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The Coming of the Third Reich | [Richard J. Evans]

The Coming of the Third Reich

There is no story in 20th-century history more important to understand than Hitler’s rise to power and the collapse of civilization in Nazi Germany. With The Coming of the Third Reich, Richard Evans, one of the world’s most distinguished historians, has written the definitive account for our time.
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Publisher's Summary

There is no story in 20th-century history more important to understand than Hitler’s rise to power and the collapse of civilization in Nazi Germany. With The Coming of the Third Reich, Richard Evans, one of the world’s most distinguished historians, has written the definitive account for our time. A masterful synthesis of a vast body of scholarly work integrated with important new research and interpretations, Evans’s history restores drama and contingency to the rise to power of Hitler and the Nazis, even as it shows how ready Germany was by the early 1930s for such a takeover to occur. The Coming of the Third Reich is a masterwork of the historian’s art and the book by which all others on the subject will be judged.

©2005 Richard J. Evans (P)2010 Gildan Media Corp

What the Critics Say

"[A]n impressive achievement.... [Evans'] opus will be one of the major historical works of our time." (The Atlantic)

What Members Say

Average Customer Rating

4.1 (789 )
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  •  
    M. Kleimeyer 06-20-11 Member Since 2010
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    "Left wanting more"

    Nazi Germany is the great boogeyman of the West, most chillingly because Germany was one of the most advanced, progressive states in the world at the time. This book does a great job digging into the how - including both personal and global accounts, and bringing cultural, political, personal analysis in addition to the dry historical facts.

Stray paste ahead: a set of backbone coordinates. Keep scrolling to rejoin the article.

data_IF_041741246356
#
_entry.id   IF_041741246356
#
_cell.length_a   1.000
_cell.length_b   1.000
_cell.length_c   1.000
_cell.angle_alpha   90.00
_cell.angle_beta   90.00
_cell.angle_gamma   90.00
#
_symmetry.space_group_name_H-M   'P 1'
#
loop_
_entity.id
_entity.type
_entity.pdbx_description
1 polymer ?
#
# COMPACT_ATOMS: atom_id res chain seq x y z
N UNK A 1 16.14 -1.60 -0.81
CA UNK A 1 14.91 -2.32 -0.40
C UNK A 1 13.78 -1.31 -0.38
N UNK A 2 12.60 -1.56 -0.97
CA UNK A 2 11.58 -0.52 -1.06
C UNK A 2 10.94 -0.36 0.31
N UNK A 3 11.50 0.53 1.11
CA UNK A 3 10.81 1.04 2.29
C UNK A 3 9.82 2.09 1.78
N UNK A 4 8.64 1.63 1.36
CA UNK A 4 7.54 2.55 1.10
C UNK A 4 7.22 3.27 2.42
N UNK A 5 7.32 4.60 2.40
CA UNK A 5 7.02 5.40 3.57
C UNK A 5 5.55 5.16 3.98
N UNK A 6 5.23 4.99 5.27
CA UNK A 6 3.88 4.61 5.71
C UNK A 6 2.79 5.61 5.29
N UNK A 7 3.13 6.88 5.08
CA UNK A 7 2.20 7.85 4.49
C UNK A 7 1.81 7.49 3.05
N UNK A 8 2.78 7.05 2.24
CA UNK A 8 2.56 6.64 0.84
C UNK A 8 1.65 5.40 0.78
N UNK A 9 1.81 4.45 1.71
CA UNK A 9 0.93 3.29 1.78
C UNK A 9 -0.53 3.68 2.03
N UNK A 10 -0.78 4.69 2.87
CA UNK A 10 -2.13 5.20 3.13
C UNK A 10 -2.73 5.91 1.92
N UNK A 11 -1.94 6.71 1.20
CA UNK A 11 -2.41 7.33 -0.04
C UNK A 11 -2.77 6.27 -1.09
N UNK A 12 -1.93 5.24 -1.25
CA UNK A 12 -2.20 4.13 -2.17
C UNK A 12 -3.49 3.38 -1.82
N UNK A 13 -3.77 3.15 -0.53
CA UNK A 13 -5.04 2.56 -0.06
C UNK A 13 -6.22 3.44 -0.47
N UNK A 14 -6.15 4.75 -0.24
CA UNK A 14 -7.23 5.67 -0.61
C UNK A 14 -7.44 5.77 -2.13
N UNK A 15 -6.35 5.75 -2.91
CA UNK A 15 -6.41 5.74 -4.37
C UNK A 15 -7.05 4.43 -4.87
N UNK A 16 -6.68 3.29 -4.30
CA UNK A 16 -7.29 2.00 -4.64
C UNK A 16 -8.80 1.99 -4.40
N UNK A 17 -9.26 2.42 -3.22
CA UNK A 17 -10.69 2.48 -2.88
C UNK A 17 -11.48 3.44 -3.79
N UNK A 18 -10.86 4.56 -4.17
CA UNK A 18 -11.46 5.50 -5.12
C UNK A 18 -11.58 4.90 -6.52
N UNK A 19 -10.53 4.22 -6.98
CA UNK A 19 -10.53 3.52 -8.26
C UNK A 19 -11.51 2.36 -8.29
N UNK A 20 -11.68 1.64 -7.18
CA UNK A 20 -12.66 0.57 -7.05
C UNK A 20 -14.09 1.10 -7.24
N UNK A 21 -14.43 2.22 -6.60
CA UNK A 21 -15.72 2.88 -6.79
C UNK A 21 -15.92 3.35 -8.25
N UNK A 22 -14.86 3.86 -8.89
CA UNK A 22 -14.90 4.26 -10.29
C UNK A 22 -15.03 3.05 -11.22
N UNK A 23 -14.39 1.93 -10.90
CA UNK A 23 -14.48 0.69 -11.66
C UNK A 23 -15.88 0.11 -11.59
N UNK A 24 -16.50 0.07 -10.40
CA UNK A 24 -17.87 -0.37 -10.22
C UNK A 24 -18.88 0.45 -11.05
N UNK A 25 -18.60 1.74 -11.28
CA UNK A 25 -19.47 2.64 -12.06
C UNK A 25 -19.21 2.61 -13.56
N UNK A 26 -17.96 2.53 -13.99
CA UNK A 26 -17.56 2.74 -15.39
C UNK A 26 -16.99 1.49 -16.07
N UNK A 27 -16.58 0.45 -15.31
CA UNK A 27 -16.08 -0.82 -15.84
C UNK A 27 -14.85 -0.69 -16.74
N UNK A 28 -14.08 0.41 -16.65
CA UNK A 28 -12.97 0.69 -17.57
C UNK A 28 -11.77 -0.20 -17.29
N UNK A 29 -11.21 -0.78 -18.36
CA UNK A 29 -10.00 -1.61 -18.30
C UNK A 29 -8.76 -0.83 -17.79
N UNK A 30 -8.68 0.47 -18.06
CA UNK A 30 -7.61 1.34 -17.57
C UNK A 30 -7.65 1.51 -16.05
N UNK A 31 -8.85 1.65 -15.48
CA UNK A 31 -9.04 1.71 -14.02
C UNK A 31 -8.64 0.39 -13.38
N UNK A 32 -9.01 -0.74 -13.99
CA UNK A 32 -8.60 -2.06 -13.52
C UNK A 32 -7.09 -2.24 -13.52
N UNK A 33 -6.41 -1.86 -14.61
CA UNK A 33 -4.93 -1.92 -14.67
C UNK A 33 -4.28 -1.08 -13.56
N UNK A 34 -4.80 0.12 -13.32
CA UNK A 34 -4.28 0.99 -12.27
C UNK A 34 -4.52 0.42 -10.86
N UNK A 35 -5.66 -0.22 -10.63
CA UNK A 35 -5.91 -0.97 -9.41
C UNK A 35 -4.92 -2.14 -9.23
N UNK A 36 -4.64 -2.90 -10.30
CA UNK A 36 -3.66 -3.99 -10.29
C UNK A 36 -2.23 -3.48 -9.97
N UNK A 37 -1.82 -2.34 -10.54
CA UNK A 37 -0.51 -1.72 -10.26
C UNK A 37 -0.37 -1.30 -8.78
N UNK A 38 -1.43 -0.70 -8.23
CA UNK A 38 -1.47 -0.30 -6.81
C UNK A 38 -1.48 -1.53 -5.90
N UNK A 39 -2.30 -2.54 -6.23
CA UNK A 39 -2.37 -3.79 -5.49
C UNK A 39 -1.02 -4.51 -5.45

1 of 2 people found this review helpful
  •  
    LifetimeRoad Deep South 10-26-10
    LifetimeRoad Deep South 10-26-10 Member Since 2010
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    "Enjoyed the book, not the narrator."

    "Stuffy" narrator , thorough account. With a different narrator the story would have been fascinating but as it is one's mind tends to wander from the account at times.

    1 of 2 people found this review helpful
  •  
    Amazon Customer Lorraine, QC, Canada 09-02-11
    Amazon Customer Lorraine, QC, Canada 09-02-11 Member Since 2010
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    "Well documented, thorough and well narrated"

    This audiobook is remarkably interesting, very complete and detailed, provides a convincing explanation of how the 3rd Reich came to power and does so with a fresh perspective. It does not fall in the "Hitler is crazy and the Germans are too" pitfall: instead, it gives a human understanding of this process.

    The narration is also flawless. This is an excellent buy.